• (*) [What problem have we solved here? We originally said we wanted a theory of the form “s means m”, where m is a singular object containing the “meaning” of s. L must have stronger conditions in mind; so far this would let us take any arbitrary correspondence between the object language and the space of meanings to be a “theory of meaning”. We do not need (or necessarily want) a theory of meaning for entities smaller than sentences. We can make the proposal s means m less trivial if m lives in a space with more structure. If we take it to be the same space as s we’re begging the question. So instead we let our theory be generated by some predicate T. To be precise about what is being predicated, T is a function of s (and implicitly the model); its conditions are indexed by p (itself implicitly a function of the model). Now we have nontrivial structure (provided by the structure of the metalanguage), but also nontrivial interpretation (since everything lives in space of truth conditions).]

• Now we can talk about compositionality: compositionality explains how truth conditions are built up from parts.

• And we can evaluate a concrete implementation of a theory by actually looking at truth conditions.

• “in cases where we are unsure of the truth of a sentence, we can have confidence in a characterization of the truth predicate only if it pairs that sentence with one we have good reason to believe equivalent”—a sneaky way of making this about listener belief (though it doesn’t solve the property with tautologies).

• “Omniscience can obviously afford more bizarre theories of meaning than ignorance; but then, omniscience has less need of communication.” (312) [YES!]

• It will be difficult to come up with a unique theory of meaning for a language that we don’t speak by interacting with the speaker (q.v. Quine on translation).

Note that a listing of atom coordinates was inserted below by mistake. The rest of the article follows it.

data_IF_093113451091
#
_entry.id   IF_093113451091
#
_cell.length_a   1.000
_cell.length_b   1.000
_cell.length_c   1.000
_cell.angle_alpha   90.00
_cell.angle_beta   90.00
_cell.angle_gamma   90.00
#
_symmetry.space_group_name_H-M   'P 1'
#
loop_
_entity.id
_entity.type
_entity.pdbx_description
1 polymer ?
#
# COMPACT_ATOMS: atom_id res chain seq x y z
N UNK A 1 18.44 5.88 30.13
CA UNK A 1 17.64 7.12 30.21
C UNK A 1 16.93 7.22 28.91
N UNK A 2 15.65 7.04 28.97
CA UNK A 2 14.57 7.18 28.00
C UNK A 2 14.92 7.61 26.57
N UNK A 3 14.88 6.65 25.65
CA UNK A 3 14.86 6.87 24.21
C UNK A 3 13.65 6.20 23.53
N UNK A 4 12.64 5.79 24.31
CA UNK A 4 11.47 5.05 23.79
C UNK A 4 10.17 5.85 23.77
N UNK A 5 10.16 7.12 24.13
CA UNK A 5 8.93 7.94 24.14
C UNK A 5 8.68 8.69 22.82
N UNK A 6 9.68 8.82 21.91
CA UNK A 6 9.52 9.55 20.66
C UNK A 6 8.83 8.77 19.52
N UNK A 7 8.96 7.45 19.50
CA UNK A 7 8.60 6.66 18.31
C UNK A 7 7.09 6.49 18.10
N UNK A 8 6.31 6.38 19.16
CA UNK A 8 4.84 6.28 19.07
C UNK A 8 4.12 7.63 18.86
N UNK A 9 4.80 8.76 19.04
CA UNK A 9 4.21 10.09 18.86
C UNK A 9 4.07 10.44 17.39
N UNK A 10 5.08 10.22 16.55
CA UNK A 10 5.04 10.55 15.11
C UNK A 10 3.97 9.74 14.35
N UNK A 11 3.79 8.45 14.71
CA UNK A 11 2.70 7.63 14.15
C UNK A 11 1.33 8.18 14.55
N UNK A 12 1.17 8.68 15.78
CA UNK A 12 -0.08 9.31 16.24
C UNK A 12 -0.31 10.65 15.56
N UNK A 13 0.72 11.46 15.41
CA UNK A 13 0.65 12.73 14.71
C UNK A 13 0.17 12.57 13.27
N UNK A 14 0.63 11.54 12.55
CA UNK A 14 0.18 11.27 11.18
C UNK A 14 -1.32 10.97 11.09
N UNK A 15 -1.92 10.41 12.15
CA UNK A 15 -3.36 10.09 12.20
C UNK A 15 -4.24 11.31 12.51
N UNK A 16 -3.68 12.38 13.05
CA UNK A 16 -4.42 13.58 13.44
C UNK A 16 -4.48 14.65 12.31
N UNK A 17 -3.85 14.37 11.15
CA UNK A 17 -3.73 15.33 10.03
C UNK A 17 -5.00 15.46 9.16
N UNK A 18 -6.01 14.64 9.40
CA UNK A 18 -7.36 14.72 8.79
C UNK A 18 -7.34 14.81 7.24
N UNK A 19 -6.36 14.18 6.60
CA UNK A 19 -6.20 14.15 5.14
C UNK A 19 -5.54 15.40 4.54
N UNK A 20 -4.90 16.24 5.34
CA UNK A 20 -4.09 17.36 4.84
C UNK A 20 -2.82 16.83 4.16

• Also, we’re prevented from actually doing formal verification of a truth-conditional theory of meaning because (1) language admits Russell’s paradoxes and (2) language is complicated and ambiguous in a way that resists formalization.

• No satisfactory answer to (1), but for (2) we’ll be comfortable starting with a formalizable fragment of English and gradually work our way outward.

• And ambiguity is not actually a problem as long as it is representable in the metalanguage.

• But we still haven’t solved the problem with “believes that”.

• And we don’t even have a compositional analysis of “Bardot is a good actress”—what is good?

• [The first problem comes from our insistence that we should be able to replace any fragment of a sentence with another sentence that means the same thing. But the second is a real problem.]

• Also deixis—we can treat demonstratives as constants, but now we have to put the speaker’s circumstances into th edefinition of our truth function. [How could we possibly hope to do otherwise?]

• Formally, take truth to be a relation between a sentence, a person, and a time. [So close: “a sentence and a belief about the state of the world”]

I think the bullet labeled (*) above contains the substance of my understanding of this paper, and for motivating truth conditions as the kind of structured representation that deserves to be called the meaning of a sentence. It’s an important observation that many apparent paradoxes in truth-conditional accounts of meaning are sensitive to the information available to the implementer of the truth predicate—but he doesn’t seem to quite get to linking this claim to his claim that T needs to be indexed by speaker states. And we still haven’t said anything about compositionality….